In the Cleveland picture, curly lines of white, gray, and soft blue agitate the surface of the dirt mounds and the road.  Examine the outlines of the blocks of stones, the small can to the right of center, the figures, and the tree trunks.  The surface ripples, swells, and pulses with energy, as the warm browns, tans, and oranges of the road dramatically contrast with the cool, blue/grays of the rounded mounds and blocks of stone. The two working men in the upper right are fully rounded masses of contrasting green and orange/tan energized by the rippling, curly brush strokes that define them.

In the Phillips picture, a suffusion of yellow/white bathes the entire section.  The blocks of stone are rectilinear boxes of white outlined with cool green.  The road is a series of zigzag green lines interspersed with ochre/yellow/blue lines.  The rocks and mounds are a series of lines separating and defining stones from dirt but creating no solidity or mass.  The tree trunks, likewise, flatten into lineal units of green/tan lines bound by a dark brown outline.  Three men, delicately outlined and constructed of washes of light blue and tan, are light in weight and mass.  Notice, however, the reds of the lines that define their shape.  Notice, too, the red hat and the contrasting black of the other two hats.  More clues.

Finally, look at the figures in the upper center of both pictures.



In the Cleveland picture, the figures are barely visible: a series of brush strokes, as angular as stick figures, and drawn over the background of thick, tan/brown pulled pigment. The third figure, to the right of the others, is a smear of gray/tan with a fan of thin lines suggesting a shirt.   In the Phillips picture, the figures are rhythmic units of orange and blue-gray, thinly lined, and caught in action as they “move” through the pale yellow space.  The third figure is hardly a figure but a balancing construct of a light gray rectangle with contrasting “legs” that is set back in space.  The major spatial difference, however, is the receding space in the Phillips picture as opposed to the shallow spatial recession in the Cleveland.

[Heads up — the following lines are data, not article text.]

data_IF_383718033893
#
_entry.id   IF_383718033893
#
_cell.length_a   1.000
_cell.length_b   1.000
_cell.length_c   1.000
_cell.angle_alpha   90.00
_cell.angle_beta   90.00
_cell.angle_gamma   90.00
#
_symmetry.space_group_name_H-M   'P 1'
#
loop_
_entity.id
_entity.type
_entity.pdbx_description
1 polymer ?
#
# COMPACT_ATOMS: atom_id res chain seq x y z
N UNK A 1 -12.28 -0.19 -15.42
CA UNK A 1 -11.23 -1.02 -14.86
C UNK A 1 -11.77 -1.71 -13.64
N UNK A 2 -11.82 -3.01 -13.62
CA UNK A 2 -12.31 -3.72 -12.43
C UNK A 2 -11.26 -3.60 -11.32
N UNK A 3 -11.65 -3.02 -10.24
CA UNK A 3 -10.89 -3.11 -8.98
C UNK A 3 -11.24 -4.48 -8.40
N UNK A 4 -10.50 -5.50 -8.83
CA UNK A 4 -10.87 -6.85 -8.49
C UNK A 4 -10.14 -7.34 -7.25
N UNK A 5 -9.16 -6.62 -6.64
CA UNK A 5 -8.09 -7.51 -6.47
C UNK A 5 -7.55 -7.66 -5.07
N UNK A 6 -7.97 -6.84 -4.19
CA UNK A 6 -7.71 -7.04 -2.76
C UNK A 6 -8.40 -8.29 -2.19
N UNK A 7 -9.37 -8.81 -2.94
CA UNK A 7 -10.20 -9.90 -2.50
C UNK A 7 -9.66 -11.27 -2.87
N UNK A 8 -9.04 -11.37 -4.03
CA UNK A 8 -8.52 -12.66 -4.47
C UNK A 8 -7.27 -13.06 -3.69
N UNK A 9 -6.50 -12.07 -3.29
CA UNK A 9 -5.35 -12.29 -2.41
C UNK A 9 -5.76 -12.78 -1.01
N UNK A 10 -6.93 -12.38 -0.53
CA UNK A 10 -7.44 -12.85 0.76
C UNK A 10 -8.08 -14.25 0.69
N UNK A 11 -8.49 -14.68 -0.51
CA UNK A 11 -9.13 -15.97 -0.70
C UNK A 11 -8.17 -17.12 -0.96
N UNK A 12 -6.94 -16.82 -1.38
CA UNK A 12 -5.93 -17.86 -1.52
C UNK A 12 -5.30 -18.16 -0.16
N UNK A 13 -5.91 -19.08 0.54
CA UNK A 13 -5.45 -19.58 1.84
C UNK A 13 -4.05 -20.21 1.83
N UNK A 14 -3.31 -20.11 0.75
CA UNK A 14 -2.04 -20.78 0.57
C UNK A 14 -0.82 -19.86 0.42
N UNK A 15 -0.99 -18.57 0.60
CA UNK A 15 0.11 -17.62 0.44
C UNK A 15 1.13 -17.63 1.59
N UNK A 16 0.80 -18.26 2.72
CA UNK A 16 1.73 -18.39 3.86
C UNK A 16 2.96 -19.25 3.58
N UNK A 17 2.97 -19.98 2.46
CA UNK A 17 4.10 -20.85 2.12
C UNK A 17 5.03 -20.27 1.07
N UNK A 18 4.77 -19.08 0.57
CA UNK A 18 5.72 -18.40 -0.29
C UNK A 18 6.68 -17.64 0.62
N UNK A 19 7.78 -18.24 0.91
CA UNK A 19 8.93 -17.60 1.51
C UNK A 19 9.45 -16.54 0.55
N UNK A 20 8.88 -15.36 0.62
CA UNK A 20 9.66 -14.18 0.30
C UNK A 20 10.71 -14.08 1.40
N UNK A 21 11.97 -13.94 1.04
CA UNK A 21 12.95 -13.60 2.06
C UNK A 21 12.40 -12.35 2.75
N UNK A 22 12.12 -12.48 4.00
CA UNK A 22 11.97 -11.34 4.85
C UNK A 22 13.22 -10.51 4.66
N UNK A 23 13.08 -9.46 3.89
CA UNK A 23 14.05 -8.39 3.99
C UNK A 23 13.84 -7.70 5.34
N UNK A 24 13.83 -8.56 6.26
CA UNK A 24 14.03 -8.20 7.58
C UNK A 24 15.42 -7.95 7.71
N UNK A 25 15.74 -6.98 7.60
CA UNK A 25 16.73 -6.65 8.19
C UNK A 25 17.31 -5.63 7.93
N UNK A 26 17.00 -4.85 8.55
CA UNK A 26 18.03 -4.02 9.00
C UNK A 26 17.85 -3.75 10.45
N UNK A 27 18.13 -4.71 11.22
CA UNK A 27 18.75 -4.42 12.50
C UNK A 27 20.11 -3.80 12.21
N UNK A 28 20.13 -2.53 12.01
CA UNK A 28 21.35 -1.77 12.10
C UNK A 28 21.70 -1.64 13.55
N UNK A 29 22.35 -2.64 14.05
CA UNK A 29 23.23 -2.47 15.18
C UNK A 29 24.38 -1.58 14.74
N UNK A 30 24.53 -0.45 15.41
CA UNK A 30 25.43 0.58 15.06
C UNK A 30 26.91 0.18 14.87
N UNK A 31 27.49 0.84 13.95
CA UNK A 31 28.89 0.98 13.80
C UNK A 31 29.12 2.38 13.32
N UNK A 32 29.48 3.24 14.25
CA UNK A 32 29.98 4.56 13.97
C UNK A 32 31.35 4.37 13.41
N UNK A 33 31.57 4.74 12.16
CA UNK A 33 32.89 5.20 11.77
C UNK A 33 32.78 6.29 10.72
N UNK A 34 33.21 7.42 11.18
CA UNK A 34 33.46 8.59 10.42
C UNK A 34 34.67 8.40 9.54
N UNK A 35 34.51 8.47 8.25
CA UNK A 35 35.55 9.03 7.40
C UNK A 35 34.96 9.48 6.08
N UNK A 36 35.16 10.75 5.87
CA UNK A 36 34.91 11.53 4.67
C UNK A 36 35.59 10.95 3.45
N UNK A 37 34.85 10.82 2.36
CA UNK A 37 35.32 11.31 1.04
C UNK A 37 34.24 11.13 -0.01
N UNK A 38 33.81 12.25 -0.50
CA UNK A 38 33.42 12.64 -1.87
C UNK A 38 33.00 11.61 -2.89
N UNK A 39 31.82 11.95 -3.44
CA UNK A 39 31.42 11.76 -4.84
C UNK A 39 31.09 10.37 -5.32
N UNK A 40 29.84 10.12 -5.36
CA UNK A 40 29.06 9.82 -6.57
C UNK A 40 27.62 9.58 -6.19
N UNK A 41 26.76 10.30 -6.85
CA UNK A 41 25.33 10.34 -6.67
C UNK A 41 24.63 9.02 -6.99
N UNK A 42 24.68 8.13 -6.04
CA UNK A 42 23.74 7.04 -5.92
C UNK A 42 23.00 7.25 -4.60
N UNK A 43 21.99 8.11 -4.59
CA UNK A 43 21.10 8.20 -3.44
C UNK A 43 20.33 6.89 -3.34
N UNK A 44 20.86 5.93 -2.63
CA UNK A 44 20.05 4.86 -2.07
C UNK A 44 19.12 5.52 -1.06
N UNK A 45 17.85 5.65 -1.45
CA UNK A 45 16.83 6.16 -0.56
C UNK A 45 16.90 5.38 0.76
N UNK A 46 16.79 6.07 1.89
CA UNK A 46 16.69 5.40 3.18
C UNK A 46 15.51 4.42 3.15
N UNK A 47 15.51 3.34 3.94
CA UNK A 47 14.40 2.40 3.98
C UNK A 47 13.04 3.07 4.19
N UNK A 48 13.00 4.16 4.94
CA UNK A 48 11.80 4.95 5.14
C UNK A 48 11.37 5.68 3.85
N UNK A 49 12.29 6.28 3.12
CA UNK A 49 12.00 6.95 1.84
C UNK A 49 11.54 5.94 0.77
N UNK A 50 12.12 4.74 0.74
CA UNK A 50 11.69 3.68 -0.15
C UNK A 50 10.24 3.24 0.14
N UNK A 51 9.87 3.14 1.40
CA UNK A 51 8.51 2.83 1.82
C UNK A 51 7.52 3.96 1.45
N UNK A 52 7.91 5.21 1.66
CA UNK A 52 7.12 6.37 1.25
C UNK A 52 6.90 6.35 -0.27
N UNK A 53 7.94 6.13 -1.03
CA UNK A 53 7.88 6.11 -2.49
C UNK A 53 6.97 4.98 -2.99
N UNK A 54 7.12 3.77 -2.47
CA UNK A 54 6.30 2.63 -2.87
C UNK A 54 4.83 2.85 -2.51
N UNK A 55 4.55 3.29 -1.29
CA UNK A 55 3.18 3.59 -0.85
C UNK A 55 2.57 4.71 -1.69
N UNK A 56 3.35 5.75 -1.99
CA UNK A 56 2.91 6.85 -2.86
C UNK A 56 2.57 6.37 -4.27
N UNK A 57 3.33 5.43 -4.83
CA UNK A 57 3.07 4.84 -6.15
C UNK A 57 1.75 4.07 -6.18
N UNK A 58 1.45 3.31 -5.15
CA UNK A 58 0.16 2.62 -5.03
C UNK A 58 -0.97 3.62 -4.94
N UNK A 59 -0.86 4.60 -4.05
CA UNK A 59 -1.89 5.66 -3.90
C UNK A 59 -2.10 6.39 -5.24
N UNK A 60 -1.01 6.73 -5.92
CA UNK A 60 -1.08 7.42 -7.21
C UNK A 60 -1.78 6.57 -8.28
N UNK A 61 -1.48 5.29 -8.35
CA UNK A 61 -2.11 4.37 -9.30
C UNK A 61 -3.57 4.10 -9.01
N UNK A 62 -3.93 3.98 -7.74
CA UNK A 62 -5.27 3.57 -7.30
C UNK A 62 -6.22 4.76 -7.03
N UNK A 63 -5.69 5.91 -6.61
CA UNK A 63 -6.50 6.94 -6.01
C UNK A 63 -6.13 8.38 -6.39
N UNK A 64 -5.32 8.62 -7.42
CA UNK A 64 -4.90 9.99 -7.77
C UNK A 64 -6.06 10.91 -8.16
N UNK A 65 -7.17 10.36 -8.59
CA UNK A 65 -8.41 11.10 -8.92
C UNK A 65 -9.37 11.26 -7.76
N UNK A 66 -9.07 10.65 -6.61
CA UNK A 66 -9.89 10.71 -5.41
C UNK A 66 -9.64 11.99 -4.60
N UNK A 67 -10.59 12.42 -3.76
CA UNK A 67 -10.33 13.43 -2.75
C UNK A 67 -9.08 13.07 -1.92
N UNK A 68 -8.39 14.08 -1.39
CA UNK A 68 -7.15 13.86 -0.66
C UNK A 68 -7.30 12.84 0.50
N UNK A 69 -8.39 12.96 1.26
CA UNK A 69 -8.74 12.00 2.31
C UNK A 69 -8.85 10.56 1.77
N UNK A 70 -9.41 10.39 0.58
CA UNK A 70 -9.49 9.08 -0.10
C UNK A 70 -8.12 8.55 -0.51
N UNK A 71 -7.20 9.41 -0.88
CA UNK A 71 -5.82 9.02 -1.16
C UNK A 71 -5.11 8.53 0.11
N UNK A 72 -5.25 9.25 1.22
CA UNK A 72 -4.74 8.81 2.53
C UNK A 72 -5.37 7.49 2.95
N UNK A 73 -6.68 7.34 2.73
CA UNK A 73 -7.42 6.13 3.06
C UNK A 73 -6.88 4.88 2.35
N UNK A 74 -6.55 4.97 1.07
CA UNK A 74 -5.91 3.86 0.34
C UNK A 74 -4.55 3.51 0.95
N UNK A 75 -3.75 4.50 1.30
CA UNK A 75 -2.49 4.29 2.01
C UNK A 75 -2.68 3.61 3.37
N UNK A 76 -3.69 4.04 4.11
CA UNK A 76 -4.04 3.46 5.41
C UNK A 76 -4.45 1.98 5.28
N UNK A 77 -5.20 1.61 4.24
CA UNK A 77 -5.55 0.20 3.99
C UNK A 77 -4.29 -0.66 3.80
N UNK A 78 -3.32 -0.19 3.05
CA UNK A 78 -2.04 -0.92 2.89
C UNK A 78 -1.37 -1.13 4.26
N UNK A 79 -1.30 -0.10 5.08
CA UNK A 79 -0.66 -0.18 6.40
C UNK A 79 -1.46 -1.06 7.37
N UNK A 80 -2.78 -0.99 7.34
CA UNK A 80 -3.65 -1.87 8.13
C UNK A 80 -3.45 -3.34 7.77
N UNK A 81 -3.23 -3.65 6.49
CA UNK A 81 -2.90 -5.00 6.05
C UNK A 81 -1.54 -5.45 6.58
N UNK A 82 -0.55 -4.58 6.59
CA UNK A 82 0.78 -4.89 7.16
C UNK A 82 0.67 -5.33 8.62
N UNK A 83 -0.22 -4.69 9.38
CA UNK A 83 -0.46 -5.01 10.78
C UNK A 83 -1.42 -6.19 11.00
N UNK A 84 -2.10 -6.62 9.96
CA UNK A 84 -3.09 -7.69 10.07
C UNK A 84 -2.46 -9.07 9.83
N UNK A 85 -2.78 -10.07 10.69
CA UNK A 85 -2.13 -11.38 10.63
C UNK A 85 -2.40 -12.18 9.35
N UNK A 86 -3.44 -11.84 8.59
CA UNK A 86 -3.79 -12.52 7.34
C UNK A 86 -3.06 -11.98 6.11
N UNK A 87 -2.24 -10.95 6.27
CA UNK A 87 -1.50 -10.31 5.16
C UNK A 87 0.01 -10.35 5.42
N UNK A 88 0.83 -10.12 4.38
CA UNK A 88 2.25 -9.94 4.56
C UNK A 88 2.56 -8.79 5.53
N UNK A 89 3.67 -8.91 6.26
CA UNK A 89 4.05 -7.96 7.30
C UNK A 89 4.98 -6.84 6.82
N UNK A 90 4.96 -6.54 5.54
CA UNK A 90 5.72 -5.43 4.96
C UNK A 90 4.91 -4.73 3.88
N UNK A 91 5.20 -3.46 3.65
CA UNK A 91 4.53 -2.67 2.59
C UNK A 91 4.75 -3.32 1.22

While similar in subject facts, the aesthetic message each painting expresses is specifically unique.

The Large Plane Trees, the Cleveland picture, is a series of diagonal planes of dramatically contrasting warm and cool color volumes that ripple, swirl, and pulse in a relatively confined space.

The Road Menders, the Phillips picture, is a series of diagonal planes of dramatically contrasting eerie, bleached, flattened color volumes that decoratively connect surprises of vibrant reds, blacks and blue/grays in relatively deep space.

My point: these are two different pictures.  Van Gogh experienced his subject anew when he painted the so-called repetition. 

When he worked from his original subject outside and when he worked from that painting for the repetition, he subjected both pictures to a new interest.

Dave Nolan, a friend, artist, graphic designer, and Violette de Mazia Foundation teacher, travels with a small paint box and 6 x 9 inch canvas boards.  He works on site in France, Italy, Belgium, or Holland, and brings home his tiny pictures along with photographs of his subjects. 

Then he makes a larger painting using his small painting and photographs as his subject.

These are repetitions.

Here is how he puts it:  “The photos always look a little grayer to me, but they show details that I never noticed on site.  When painting the larger version, what I notice is that the colors weren't coming out like either the little painting or the photograph.”

In other words, the larger version is a new adventure in perception.  He sees anew what he saw before.  He subjects his subject to a new interest.

Friday, March 7, 2014


This week I dug out my high school yearbook to try to find the name of a girl included in a photo I emailed to my Bronx friends (six women who have shared life’s journey with me since we went to school and played together as children).  We have been on a weeklong trip down memory lane, initiated by an essay in The New Yorker by Roger Angell on aging (if you want to read it, click here:  The New Yorker).  Angell’s essay sparked all sorts of stories, schools we attended, teachers we loved, or hated, sports we played, etc.

As I sat on the floor of my cold basement and looked through the yearbook scanning all the individual photos, my eye spotted a “flourish” of handwriting on the upper right corner of a group photo titled Service League.  I was in the photo, but it was the handwritten note that attracted my attention. 

I thought, “That’s my father’s handwriting.”